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Ozone is a form of oxygen, the molecule contains three oxygen atoms and has the same chemical structure whether it is found high in the atmosphere or at ground-level. Ozone is unstable and will readily combine with other atoms.

High in the atmosphere "stratosphere ozone" is present, and protects against ultraviolet radiation. In contrast to the "good" ozone in the stratosphere, ozone can present a problem at certain concentrations at ground-level. It is generated both from certain types of pollution and natural sources, including when atmospheric conditions cause stratospheric ozone down toward the earth's surface.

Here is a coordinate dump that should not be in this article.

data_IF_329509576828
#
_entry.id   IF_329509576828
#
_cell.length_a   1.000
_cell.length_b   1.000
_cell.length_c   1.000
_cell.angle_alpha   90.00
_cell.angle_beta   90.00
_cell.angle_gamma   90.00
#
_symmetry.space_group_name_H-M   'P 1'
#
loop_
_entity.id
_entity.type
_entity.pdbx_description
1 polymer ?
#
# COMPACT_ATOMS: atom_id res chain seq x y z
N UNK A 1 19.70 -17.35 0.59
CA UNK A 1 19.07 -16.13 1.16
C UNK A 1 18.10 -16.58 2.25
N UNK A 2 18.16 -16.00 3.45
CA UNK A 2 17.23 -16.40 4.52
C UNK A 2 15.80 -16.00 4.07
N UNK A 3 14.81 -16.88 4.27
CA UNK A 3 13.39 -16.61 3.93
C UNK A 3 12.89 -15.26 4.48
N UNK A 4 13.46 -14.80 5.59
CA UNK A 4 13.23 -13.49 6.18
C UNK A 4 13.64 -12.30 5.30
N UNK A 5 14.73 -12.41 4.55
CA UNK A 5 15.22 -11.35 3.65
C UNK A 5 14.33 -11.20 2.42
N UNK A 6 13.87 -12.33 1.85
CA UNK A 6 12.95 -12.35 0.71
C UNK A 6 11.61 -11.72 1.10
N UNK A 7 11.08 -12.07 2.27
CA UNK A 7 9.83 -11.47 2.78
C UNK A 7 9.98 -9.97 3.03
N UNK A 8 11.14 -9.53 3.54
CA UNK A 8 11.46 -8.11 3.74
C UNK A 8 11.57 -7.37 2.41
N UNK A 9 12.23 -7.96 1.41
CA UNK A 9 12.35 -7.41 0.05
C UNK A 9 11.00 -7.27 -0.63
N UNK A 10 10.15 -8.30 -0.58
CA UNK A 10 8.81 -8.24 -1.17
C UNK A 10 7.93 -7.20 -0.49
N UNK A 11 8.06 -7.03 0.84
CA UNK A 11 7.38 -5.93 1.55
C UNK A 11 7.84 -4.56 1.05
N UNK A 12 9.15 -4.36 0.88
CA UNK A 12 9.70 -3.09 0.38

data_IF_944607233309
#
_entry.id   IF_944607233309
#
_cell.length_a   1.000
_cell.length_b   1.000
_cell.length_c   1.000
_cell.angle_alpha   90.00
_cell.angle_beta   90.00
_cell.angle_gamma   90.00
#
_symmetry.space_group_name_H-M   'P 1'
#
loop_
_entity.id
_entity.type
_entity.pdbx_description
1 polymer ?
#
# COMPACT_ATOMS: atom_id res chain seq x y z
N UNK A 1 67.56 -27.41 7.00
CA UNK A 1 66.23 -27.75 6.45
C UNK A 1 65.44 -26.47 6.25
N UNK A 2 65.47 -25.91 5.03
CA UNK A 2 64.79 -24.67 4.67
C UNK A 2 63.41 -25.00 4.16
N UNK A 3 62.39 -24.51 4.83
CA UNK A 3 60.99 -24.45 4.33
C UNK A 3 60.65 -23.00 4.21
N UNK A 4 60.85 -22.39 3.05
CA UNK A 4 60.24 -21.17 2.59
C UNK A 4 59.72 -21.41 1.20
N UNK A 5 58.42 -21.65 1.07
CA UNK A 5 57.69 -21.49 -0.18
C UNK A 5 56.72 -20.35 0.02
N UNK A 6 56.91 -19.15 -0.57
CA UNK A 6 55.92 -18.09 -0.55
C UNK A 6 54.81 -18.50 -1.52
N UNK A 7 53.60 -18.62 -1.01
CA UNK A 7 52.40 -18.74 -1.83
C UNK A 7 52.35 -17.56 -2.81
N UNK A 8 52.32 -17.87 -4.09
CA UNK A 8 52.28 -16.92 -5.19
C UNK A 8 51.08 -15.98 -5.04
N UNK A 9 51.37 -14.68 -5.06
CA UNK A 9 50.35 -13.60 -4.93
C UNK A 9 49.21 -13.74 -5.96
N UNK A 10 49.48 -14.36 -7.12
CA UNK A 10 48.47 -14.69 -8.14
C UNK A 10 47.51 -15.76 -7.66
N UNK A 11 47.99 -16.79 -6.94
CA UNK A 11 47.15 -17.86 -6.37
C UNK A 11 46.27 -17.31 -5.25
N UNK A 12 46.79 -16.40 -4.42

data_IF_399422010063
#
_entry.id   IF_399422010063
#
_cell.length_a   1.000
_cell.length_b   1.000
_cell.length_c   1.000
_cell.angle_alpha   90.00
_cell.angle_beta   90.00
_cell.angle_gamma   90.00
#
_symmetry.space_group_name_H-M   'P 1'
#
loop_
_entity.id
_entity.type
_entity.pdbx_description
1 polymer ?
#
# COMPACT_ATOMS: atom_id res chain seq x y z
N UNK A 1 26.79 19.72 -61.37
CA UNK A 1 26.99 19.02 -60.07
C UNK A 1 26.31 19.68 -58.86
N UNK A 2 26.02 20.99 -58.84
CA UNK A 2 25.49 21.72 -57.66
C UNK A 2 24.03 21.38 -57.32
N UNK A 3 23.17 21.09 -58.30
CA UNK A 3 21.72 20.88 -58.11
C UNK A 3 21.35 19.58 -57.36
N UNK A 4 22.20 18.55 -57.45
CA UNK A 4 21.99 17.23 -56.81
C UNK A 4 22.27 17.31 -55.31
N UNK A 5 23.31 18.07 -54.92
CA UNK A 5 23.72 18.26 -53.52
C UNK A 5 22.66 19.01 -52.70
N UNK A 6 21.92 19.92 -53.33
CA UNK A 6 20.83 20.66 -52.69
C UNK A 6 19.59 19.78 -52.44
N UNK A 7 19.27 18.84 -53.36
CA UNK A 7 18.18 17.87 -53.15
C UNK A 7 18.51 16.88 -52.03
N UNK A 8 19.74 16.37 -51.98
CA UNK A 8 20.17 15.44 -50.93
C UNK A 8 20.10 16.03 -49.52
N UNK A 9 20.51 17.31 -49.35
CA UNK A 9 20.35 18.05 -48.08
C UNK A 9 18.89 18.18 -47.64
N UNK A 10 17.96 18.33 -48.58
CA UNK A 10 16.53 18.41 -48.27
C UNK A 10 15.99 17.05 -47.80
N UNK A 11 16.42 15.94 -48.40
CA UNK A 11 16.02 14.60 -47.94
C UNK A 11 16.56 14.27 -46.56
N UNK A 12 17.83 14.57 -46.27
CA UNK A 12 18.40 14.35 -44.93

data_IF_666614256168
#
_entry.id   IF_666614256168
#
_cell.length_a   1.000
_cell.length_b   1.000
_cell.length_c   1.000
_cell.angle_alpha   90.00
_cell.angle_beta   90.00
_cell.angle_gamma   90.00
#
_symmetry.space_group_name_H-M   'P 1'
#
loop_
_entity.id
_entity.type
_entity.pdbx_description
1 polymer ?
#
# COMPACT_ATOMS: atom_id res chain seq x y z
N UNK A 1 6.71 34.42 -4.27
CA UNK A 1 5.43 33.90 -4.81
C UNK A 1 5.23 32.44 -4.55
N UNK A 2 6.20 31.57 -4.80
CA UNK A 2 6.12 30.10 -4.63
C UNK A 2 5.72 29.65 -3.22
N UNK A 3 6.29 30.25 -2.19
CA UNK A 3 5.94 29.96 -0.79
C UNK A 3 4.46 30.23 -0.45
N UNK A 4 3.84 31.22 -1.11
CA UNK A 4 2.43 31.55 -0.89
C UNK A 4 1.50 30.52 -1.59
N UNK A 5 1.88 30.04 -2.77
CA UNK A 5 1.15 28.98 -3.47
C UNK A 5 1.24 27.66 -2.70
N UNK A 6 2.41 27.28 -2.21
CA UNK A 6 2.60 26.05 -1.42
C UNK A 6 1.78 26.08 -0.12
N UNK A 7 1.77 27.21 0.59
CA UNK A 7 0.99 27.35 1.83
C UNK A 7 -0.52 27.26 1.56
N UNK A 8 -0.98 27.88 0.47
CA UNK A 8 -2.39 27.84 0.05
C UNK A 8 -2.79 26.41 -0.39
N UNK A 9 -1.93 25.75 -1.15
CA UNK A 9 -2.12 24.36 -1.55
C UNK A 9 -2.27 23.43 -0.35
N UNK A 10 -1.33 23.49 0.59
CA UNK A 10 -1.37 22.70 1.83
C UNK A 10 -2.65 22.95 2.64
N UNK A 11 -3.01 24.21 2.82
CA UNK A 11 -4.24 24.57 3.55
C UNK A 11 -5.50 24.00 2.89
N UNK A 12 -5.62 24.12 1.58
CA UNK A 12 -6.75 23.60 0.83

Ozone is an air pollutant that can damage human health, vegetation, and many common materials. It is an ingredient of urban smog. Unlike most other air pollutants, ozone is not directly emitted from any one source. Ozone is formed near the surface by the interaction of sunlight, with hydrocarbons and nitrogen oxides. Those pollutants are emitted by transportation and industrial sources.

Production of cleaner burning fuels, reduction of gasoline vapors at fueling stations and emission controls at refineries are among the contributions the petroleum industry is making to reduce hydrocarbons and nitrogen oxides for ground-level ozone.

What Can I Do?

Using gasoline wisely reduces the pollutants that form ozone, please review the Fuel-Saving Tips for Drivers to see what you can do help. Emission controls at gasoline stations keep the fuel loading emissions from escaping into the atmosphere. When the pump stops, don't top off your tank if you want to reduce the hydrocarbon vapors from going into the air.

API Testimony on EPA's Proposed Ozone Standards